Research Article: Does picture background matter? Peopleʼs evaluation of pigs in different farm settings

Date Published: February 12, 2019

Publisher: Public Library of Science

Author(s): Gesa Busch, Sarah Gauly, Marie von Meyer-Höfer, Achim Spiller, Carolyn J. Walsh.

http://doi.org/10.1371/journal.pone.0211256

Abstract

Pictures of farm animals and their husbandry systems are frequently presented in the media and are mostly connected to discussions surrounding farm animal welfare. How such pictures are perceived by the broader public is not fully understood thus far. It is presumable that the animalsʼ expressions and body languages as well as their depicted environment or husbandry systems affect public perception. Therefore, the aim of this study is to test how the evaluation of a picture showing a farmed pig is influenced by portrayed attributes, as well as participants’ perceptions of pigs’ abilities in general, and if connection to agriculture has an influence. In an online survey, 1,019 German residents were shown four modified pictures of a pig in a pen. The pictures varied with regards to facial expression and body language of the pig (ʽhappyʼ versus ʽunhappyʼ pig) and the barn setting (straw versus slatted floor pen). Respondents were asked to evaluate both the pen and the welfare of the pig. Two Linear Mixed Models were calculated to analyze effects on pig and pen evaluation. For the pictures, the pen had the largest influence on both pig and pen evaluation, followed by the pigʼs appearance and participants’ beliefs in pigs’ mental and emotional abilities, as well as their connection to agriculture. The welfare of both the ʽhappyʼ and the ʽunhappyʼ pig was assessed to be higher in the straw setting compared to the slatted floor setting in our study, and even the ʽunhappy pigʼ on straw was perceived more positively than the ʽhappy pigʼ on slatted floor. The straw pen was evaluated as being better than the slatted floor pen on the pictures we presented but the pens also differed in level of dirt on the walls (more dirt in the slatted floor pen), which might have influenced the results. Nevertheless, the results suggest that enduring aspects of pictures such as the husbandry system influence perceptions more than a momentary body expression of the pig, at least in the settings tested herein.

Partial Text

The environment in which an animal is presented has a clear effect on the characteristics that people ascribe to the animal [1, 2, 3]. Rhoads and Goldsworthy [2] analyzed the perception of pictures of zoo animals in different settings (in the wild vs. in a zoo) and found that the setting has a clear effect on peoples’ perceptions of the animal [2]. Finlay et al. [3] confirmed this finding, indicating that the same animal was associated with different attributes if set in a zoo environment compared to a natural habitat, with more positive attributions being ascribed in the wilderness setting. To our best knowledge, there are no comparable studies which focus on peoples’ perceptions of pictures showing farm animals in different settings, such as various husbandry systems. Nevertheless, for farm animals, especially pigs, it is known that the husbandry system can influence the qualitative assessment of a pig’s behavior; e.g., pigs shown in an outdoor environment were rated as being more playful/active and less bored/lethargic by veterinary students [4].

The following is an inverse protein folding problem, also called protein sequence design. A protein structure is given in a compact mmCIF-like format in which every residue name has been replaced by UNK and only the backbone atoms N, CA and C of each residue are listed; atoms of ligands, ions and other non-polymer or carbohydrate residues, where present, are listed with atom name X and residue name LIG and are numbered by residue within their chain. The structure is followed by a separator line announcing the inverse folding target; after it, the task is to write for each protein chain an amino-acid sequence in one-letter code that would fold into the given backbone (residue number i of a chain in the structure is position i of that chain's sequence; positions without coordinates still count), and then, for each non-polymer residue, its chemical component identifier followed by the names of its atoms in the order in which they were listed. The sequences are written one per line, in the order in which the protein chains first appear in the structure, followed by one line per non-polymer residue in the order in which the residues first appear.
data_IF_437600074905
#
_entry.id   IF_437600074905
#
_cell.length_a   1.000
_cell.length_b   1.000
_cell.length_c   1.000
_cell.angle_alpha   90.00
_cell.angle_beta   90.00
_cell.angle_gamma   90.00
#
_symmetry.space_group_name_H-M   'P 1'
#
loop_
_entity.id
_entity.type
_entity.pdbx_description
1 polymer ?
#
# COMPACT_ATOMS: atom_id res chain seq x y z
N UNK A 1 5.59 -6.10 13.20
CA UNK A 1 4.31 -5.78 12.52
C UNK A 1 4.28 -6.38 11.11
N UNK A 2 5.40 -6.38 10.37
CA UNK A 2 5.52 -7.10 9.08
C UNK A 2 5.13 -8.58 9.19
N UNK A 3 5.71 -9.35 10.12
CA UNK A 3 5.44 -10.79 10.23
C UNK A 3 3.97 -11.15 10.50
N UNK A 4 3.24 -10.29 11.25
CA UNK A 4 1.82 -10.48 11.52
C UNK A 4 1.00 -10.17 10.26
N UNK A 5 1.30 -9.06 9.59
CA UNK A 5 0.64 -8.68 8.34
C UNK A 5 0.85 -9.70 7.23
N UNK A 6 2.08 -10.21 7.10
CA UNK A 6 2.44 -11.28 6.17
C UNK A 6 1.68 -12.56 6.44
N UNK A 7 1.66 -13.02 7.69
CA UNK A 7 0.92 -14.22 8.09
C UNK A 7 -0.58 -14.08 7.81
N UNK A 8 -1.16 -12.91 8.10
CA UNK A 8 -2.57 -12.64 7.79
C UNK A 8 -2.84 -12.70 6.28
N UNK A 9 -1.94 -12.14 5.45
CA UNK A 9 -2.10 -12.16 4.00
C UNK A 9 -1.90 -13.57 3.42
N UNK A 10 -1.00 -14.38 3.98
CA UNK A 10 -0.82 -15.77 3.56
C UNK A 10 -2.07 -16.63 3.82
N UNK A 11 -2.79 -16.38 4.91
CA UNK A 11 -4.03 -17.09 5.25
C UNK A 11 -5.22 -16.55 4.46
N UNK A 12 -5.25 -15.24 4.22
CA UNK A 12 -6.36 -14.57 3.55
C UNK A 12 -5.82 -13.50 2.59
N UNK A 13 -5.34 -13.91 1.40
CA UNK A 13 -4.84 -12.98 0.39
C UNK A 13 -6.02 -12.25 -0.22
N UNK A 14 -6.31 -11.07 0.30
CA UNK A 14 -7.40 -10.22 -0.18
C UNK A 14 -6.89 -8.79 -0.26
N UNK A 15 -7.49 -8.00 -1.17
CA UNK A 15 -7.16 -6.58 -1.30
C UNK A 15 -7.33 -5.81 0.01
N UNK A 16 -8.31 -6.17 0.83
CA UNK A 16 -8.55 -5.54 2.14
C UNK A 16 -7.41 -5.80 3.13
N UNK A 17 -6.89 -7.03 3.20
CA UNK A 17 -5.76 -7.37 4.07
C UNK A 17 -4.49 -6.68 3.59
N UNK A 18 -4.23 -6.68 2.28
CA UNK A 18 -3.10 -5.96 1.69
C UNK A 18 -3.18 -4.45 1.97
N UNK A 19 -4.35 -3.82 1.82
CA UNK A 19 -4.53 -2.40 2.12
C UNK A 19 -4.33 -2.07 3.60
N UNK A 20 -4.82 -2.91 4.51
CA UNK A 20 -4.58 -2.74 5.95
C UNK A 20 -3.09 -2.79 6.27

Confirming the results of the pretest, the evaluation of the ʽhappyʼ and the ʽunhappy’ pig revealed more positive values for the perceived welfare of the ʽhappyʼ pig. Considering the body language of the pig, it is not surprising that a more upright position of the ‘happy’ pig’s head, with the ears standing up is likely to be more positively assessed than a downward facing pig with hanging ears. Indeed, researchers relate ear postures of farm animals to their emotional states (for example for sheep: [24]). Nevertheless, indicators for the reliable identification of emotional states in farm animals are not existent yet [24] and the real affective state of the pig at the point of picture-taking remains uncertain. Further, for the purpose of this study, we concentrated on the question in which way a more positive or negative perception of the pig’s facial expression influenced picture evaluation, rather than evaluation if people can correctly interpret pig emotions.

Regarding the perception of farmed pigs in pictures, the context in which an animal is presented seems to influence the public perception of the scene. Husbandry systems for farm animals play a dominant role in the context of perceived animal welfare in modern communication processes pertaining to agriculture. Thereby, positive or negative (pre-existing) attitudes towards husbandry systems might alter the overall evaluation of animal welfare. Contrastingly, the pig’s influence on the evaluation of the barn is comparably small, suggesting that a more positively perceived animal does not have the power to overcome negative expectations towards contentious husbandry systems, or that more negatively perceived animals cannot overcome positive expectations, at least in our study design. This needs to be taken into consideration for the discussion surrounding farm animal welfare and the perception of pictures showing animals in their environment in the media.

 

Source:

http://doi.org/10.1371/journal.pone.0211256

 

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